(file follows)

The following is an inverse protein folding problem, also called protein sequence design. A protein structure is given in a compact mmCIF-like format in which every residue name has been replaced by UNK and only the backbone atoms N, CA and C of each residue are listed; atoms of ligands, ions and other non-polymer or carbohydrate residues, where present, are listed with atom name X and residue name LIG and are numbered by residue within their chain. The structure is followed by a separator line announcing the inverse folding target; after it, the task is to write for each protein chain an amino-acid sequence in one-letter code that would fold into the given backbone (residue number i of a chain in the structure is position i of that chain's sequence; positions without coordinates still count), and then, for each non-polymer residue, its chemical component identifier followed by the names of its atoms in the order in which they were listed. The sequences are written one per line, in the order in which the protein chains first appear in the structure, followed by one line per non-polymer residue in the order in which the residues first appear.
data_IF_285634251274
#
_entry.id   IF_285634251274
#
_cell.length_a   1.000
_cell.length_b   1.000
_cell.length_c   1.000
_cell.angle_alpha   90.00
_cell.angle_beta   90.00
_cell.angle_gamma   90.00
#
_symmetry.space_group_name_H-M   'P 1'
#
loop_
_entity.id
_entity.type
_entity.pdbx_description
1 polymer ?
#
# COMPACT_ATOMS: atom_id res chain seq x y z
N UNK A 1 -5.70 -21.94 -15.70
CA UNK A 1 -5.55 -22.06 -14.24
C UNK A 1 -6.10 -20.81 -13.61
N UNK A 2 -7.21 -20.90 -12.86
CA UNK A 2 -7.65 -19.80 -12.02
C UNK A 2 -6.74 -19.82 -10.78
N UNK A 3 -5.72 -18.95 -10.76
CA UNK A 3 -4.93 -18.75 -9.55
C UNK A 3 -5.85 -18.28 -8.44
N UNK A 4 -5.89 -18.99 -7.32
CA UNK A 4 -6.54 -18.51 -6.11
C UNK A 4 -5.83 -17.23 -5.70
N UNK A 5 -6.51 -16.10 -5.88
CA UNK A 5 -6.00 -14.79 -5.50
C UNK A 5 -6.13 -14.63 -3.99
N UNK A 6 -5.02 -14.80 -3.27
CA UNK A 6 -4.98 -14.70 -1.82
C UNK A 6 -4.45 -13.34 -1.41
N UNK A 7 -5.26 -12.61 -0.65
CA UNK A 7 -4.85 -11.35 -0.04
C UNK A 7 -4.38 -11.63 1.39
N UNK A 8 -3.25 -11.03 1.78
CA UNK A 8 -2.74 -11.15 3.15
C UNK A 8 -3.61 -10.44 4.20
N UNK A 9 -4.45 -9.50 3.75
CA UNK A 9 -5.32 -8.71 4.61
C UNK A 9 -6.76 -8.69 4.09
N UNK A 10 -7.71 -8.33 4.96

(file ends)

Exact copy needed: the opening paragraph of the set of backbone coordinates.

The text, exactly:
The following is an inverse protein folding problem, also called protein sequence design. A protein structure is given in a compact mmCIF-like format in which every residue name has been replaced by UNK and only the backbone atoms N, CA and C of each residue are listed; atoms of ligands, ions and other non-polymer or carbohydrate residues, where present, are listed with atom name X and residue name LIG and are numbered by residue within their chain. The structure is followed by a separator line announcing the inverse folding target; after it, the task is to write for each protein chain an amino-acid sequence in one-letter code that would fold into the given backbone (residue number i of a chain in the structure is position i of that chain's sequence; positions without coordinates still count), and then, for each non-polymer residue, its chemical component identifier followed by the names of its atoms in the order in which they were listed. The sequences are written one per line, in the order in which the protein chains first appear in the structure, followed by one line per non-polymer residue in the order in which the residues first appear.